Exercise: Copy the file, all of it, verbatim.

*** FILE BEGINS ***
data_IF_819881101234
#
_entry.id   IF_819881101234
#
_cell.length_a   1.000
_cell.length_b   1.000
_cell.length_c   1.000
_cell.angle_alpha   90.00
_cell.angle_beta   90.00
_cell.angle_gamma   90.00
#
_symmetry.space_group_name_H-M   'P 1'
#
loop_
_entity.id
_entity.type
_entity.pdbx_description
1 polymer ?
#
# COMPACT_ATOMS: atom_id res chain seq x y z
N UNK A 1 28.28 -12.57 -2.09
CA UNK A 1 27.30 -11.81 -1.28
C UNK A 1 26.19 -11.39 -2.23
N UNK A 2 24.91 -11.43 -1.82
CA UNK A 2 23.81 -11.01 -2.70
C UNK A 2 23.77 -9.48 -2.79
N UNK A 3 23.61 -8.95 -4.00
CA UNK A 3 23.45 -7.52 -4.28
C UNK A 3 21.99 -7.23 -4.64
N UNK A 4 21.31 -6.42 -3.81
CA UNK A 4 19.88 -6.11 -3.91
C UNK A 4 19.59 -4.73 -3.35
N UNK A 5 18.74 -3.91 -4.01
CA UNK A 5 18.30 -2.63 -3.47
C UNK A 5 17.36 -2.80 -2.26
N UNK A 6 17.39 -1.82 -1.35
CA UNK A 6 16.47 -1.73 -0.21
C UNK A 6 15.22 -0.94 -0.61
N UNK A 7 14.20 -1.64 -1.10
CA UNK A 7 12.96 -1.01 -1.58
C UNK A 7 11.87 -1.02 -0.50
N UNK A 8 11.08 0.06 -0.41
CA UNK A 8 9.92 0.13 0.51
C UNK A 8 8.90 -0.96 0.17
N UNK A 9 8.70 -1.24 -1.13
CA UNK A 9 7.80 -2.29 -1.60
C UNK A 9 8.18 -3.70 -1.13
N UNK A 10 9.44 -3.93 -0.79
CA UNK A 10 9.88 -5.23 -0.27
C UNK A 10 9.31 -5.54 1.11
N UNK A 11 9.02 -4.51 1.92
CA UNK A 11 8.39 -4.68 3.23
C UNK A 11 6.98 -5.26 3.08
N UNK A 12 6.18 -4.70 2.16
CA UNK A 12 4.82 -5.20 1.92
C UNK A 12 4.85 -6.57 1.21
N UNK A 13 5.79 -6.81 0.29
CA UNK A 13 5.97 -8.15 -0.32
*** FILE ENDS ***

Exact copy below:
data_IF_819881101234
#
_entry.id   IF_819881101234
#
_cell.length_a   1.000
_cell.length_b   1.000
_cell.length_c   1.000
_cell.angle_alpha   90.00
_cell.angle_beta   90.00
_cell.angle_gamma   90.00
#
_symmetry.space_group_name_H-M   'P 1'
#
loop_
_entity.id
_entity.type
_entity.pdbx_description
1 polymer ?
#
# COMPACT_ATOMS: atom_id res chain seq x y z
N UNK A 1 28.28 -12.57 -2.09
CA UNK A 1 27.30 -11.81 -1.28
C UNK A 1 26.19 -11.39 -2.23
N UNK A 2 24.91 -11.43 -1.82
CA UNK A 2 23.81 -11.01 -2.70
C UNK A 2 23.77 -9.48 -2.79
N UNK A 3 23.61 -8.95 -4.00
CA UNK A 3 23.45 -7.52 -4.28
C UNK A 3 21.99 -7.23 -4.64
N UNK A 4 21.31 -6.42 -3.81
CA UNK A 4 19.88 -6.11 -3.91
C UNK A 4 19.59 -4.73 -3.35
N UNK A 5 18.74 -3.91 -4.01
CA UNK A 5 18.30 -2.63 -3.47
C UNK A 5 17.36 -2.80 -2.26
N UNK A 6 17.39 -1.82 -1.35
CA UNK A 6 16.47 -1.73 -0.21
C UNK A 6 15.22 -0.94 -0.61
N UNK A 7 14.20 -1.64 -1.10
CA UNK A 7 12.96 -1.01 -1.58
C UNK A 7 11.87 -1.02 -0.50
N UNK A 8 11.08 0.06 -0.41
CA UNK A 8 9.92 0.13 0.51
C UNK A 8 8.90 -0.96 0.17
N UNK A 9 8.70 -1.24 -1.13
CA UNK A 9 7.80 -2.29 -1.60
C UNK A 9 8.18 -3.70 -1.13
N UNK A 10 9.44 -3.93 -0.79
CA UNK A 10 9.88 -5.23 -0.27
C UNK A 10 9.31 -5.54 1.11
N UNK A 11 9.02 -4.51 1.92
CA UNK A 11 8.39 -4.68 3.23
C UNK A 11 6.98 -5.26 3.08
N UNK A 12 6.18 -4.70 2.16
CA UNK A 12 4.82 -5.20 1.92
C UNK A 12 4.85 -6.57 1.21
N UNK A 13 5.79 -6.81 0.29
CA UNK A 13 5.97 -8.15 -0.32